Distinguished Senators, the Washington Nationals Blog That Is Great

Wednesday, August 18, 2004

"We're going to get rid of Montreal"

The owners are all saying that Bud Selig's a great commissioner because of his consensus-building skills and Midas touch. Statements like this make me think that his greatest strength is tact.

The owners meetings are here, and suddenly the media are interested in the Expos. Well, the relocation of the Expos; I don't see USA Today running profiles of Rocky Biddle and Endy Chavez. The last two days have seen a proliferation of relocation articles, with few of them offering anything you didn't already know. I'll discuss a few of them in some detail, then provide a round-up of the also-rans (and cub reporter Hal Bodley's scribblings).

The Washington Post had an editorial that totally stole my line of reasoning, which I stole from Marc Fisher, who works for the Post, so what am I complaining about?
THE BEST ARGUMENT for bringing major league baseball back to the nation's capital lies on the other side of the continent, in the San Francisco Bay area. There the San Francisco Giants, playing in a glamorous new stadium, are on a pace to draw 3.2 million fans this year. Meanwhile, the Oakland Athletics, in an old stadium not well suited to baseball, can expect to bring in more than 2 million for home games. And keep in mind that these two stadiums are only about 17 miles apart, not 35 or 40 or whatever distance would separate a Washington area team from the Baltimore Orioles.
This is an important point to make; Selig often says that the A's being allowed to move to Oakland was a mistake on MLB's part, and he sees parallels in relocation to DC.
One reason both clubs can do well in the same area is that both play good baseball. That could have something to do with a stimulant not currently available in the vast market where Peter Angelos would like to maintain his monopoly (a market containing over a half-million more people than the Bay area). The stimulating factor is called competition, and the Orioles might benefit from a bit more of it -- as would Washington's new team and all of baseball, for that matter.
Yeah! Both Bay area teams have a good shot to make the playoffs this year. The Giants made it in three of the last four years, and the A's in four of the last four. The O's face a greater threat from their own management than from outside competition. Previous iterations of this argument can be found in this Marc Fisher chat and in this post by me, Ryan.

Major League Baseball's website had a handy overview of relocation as it stands today.
DuPuy said that MLB owning and operating the Expos again next year for the fourth consecutive season, either in Montreal or elsewhere, is not an option.
We'll see. I remain unconvinced.
The Virginia bids -- Northern Virginia and Norfolk/Hampton Roads -- are now up against a 3 1/2-month deadline because state funds set aside to help build a ballpark in any part of the Commonwealth go away at the end of the year. At that point, both bids would evaporate.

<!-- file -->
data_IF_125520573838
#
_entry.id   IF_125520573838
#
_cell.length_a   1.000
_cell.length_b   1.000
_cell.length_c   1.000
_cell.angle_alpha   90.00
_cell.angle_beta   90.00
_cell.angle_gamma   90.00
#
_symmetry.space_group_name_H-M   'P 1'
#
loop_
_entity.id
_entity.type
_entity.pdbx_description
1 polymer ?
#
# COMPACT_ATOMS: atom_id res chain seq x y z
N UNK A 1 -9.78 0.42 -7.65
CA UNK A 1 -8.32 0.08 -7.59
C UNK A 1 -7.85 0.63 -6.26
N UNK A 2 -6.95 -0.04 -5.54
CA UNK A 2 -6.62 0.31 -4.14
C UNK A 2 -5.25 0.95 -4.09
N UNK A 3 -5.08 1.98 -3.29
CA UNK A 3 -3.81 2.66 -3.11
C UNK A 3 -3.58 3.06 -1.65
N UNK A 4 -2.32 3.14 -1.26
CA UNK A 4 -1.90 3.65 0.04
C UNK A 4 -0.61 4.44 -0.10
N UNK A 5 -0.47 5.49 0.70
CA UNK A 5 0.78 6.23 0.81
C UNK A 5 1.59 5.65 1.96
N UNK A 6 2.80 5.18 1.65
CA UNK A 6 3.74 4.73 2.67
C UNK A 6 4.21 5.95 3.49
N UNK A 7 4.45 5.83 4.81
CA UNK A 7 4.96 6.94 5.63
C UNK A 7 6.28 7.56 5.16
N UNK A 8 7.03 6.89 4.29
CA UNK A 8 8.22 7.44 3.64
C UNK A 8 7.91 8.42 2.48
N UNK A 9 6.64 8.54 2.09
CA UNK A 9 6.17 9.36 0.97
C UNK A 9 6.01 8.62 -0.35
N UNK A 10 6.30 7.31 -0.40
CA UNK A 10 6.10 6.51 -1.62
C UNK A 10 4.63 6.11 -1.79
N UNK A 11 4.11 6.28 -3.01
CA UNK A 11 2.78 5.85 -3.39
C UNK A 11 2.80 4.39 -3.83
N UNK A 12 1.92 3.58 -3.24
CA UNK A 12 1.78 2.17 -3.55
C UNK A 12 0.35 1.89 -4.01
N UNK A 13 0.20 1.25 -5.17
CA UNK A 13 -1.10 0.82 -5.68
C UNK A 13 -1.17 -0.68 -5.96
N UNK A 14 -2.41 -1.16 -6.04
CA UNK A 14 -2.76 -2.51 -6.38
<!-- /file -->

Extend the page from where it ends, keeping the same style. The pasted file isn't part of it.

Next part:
"Vegas will be a great market for baseball someday," [Rangers owner Tom Hicks] said. "It's not quite large enough yet and it's one of the fastest growing cities in the country. I can see that in the next five to 10 years, there is a chance baseball could be in Vegas."

Take THAT, Vegas! We can definitely cross Monterrey and San Juan off the list. Portland is done and Norfolk is unlikely. Hicks just put a stake in Vegas' heart, so that leaves us with DC and NoVa, and NoVa is just silly.

The Washington Times reports on what's going on behind the scenes.
With little fanfare or publicity, both Washington-area camps are negotiating term sheets with baseball that outline plans to build a new ballpark and lease it to the Expos. Whether and when MLB will sign either set of documents remains a mystery. But it is clear from both sides of the Potomac River that talks with baseball have advanced much further than at any previous point.
I've done enough block-quoting, but Eric Fisher goes on to report on the problems facing both bids (e.g., one has yet to release a financing plan, the other is backed by a bunch of incompetent liars).

Here's some other stuff, quick-like:
  • Norfolk is getting desperate while remaining delusional.
  • Cub reporter Hal Bodley thinks they should go ahead and move the Expos. He's getting paid for this!
  • The Baltimore Sun has another run-down of who'd vote against relocation to DC/NoVa. I already talked about Ringolsby's, and then Ray Ratto of SF had one. They're all a little bit different, so I think they're guessing.
  • The Post ran a profile of the Washington Baseball Club yesterday and one of the Evil Virginia Baseball Club today. I might have some thoughts on these in the next couple of days. Short version: we win.

Discussion question: would Bud Selig have such a bad reputation if he didn't look so rumpled and awkward all the time?

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